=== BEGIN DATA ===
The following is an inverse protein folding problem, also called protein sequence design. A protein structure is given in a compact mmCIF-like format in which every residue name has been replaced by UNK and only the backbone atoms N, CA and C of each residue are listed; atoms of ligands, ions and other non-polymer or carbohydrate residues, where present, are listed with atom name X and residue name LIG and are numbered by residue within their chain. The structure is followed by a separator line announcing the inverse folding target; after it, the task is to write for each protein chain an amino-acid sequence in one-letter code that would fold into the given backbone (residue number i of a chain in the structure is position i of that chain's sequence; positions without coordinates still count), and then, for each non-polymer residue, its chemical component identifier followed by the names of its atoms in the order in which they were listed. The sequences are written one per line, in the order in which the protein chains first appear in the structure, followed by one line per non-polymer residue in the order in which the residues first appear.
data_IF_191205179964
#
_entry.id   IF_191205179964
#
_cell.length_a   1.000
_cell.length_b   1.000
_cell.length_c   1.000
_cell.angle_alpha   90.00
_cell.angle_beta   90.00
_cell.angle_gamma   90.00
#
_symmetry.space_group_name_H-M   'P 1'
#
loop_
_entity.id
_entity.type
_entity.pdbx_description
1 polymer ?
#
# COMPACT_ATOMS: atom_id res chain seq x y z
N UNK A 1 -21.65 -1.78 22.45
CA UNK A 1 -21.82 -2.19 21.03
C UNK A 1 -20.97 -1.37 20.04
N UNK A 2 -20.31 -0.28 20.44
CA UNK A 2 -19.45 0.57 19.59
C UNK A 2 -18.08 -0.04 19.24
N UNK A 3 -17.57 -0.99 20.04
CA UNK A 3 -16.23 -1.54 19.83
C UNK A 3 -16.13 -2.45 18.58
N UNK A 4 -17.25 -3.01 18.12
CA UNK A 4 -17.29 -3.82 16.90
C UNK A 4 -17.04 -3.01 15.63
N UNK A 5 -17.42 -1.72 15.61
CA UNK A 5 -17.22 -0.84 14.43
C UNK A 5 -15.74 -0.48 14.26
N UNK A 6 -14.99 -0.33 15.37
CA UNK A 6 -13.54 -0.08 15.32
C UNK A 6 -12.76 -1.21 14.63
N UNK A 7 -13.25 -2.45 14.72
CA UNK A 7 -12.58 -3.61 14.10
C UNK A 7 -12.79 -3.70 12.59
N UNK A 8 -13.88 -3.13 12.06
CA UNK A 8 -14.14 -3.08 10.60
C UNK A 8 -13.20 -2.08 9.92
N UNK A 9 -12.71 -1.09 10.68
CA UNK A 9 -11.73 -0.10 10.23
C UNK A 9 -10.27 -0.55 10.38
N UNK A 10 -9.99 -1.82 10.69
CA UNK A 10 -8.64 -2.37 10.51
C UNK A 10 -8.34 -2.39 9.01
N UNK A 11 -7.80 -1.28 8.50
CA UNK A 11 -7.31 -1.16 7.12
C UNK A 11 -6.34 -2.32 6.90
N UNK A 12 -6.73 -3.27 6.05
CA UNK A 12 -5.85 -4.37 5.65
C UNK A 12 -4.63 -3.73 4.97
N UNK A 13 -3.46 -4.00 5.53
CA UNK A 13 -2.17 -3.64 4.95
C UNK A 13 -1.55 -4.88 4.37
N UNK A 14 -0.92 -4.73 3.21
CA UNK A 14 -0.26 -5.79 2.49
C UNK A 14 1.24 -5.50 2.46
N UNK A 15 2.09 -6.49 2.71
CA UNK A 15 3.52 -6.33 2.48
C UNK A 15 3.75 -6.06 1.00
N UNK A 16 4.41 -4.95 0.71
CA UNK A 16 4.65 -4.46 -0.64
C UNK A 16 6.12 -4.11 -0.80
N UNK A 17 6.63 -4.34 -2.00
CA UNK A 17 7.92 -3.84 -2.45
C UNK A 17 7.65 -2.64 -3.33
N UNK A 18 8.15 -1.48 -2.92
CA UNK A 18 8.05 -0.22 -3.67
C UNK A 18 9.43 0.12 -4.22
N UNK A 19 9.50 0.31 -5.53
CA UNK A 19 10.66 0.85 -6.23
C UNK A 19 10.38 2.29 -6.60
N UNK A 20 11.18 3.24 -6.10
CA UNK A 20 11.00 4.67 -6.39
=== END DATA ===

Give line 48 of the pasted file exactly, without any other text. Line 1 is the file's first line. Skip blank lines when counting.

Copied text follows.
C UNK A 9 -10.27 -0.55 10.38